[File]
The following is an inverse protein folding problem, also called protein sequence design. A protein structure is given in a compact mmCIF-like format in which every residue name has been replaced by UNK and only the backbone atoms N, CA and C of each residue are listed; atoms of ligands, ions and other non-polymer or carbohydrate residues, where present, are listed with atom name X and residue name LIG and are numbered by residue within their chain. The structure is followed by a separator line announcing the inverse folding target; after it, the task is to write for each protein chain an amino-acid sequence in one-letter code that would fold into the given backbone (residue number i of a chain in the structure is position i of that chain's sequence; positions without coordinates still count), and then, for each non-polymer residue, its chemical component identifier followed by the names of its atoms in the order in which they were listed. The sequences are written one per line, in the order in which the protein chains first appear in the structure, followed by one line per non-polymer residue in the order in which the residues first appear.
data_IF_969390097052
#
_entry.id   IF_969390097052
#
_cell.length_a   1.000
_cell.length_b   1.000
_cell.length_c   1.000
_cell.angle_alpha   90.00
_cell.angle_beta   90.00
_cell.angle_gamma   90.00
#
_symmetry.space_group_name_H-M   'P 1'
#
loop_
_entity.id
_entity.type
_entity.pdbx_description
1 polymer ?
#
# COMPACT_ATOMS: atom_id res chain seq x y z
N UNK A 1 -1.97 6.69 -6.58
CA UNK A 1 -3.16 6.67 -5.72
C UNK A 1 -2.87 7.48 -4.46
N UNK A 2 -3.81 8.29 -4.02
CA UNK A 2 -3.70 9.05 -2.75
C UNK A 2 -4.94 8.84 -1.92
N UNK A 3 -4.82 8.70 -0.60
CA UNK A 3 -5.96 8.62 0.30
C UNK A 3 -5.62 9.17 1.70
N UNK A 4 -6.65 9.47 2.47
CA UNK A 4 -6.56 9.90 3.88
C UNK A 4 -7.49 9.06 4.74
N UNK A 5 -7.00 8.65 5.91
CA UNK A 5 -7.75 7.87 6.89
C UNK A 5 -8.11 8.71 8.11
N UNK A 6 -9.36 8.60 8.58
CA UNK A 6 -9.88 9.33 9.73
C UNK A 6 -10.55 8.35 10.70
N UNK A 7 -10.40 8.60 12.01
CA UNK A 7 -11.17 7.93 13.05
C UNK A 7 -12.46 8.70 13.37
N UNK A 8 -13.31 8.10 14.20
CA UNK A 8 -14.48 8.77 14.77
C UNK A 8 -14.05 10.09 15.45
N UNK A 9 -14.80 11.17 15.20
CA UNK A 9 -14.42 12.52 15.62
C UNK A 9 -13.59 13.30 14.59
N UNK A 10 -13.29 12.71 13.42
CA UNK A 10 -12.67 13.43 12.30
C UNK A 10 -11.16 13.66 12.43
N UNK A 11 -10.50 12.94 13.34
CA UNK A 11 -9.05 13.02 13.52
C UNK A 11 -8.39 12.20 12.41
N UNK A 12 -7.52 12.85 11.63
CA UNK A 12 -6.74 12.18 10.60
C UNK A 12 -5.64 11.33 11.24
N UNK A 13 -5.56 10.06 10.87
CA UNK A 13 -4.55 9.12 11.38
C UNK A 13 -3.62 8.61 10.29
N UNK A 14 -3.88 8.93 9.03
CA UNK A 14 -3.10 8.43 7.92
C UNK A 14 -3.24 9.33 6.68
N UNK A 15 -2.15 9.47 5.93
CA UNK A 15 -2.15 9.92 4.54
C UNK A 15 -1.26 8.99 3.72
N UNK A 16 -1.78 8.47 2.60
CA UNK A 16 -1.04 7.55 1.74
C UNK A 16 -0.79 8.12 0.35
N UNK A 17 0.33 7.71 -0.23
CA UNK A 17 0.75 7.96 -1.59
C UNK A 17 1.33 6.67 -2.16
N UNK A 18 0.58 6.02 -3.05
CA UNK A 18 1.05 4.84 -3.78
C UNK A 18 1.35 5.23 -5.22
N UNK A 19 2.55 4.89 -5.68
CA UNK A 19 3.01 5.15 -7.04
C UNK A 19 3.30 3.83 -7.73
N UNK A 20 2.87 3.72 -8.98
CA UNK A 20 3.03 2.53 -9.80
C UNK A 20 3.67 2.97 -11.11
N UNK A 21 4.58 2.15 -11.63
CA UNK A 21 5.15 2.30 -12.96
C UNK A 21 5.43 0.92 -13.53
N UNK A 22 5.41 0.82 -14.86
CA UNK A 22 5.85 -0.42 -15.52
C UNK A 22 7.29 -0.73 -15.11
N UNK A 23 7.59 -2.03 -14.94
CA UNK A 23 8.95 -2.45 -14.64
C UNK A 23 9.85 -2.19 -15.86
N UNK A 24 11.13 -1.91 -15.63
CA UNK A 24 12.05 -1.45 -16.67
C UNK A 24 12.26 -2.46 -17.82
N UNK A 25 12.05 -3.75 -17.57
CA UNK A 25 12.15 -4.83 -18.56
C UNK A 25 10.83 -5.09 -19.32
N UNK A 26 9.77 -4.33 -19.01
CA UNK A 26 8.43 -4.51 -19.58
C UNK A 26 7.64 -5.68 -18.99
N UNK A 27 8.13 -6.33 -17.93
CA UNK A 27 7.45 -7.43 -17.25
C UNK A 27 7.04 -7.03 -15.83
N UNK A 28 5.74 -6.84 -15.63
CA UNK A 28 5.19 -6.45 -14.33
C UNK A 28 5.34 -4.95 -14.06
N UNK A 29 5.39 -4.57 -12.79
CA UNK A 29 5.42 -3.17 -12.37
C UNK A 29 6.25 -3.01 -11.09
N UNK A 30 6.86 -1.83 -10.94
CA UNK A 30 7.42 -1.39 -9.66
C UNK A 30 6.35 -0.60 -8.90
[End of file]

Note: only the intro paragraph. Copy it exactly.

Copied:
The following is an inverse protein folding problem, also called protein sequence design. A protein structure is given in a compact mmCIF-like format in which every residue name has been replaced by UNK and only the backbone atoms N, CA and C of each residue are listed; atoms of ligands, ions and other non-polymer or carbohydrate residues, where present, are listed with atom name X and residue name LIG and are numbered by residue within their chain. The structure is followed by a separator line announcing the inverse folding target; after it, the task is to write for each protein chain an amino-acid sequence in one-letter code that would fold into the given backbone (residue number i of a chain in the structure is position i of that chain's sequence; positions without coordinates still count), and then, for each non-polymer residue, its chemical component identifier followed by the names of its atoms in the order in which they were listed. The sequences are written one per line, in the order in which the protein chains first appear in the structure, followed by one line per non-polymer residue in the order in which the residues first appear.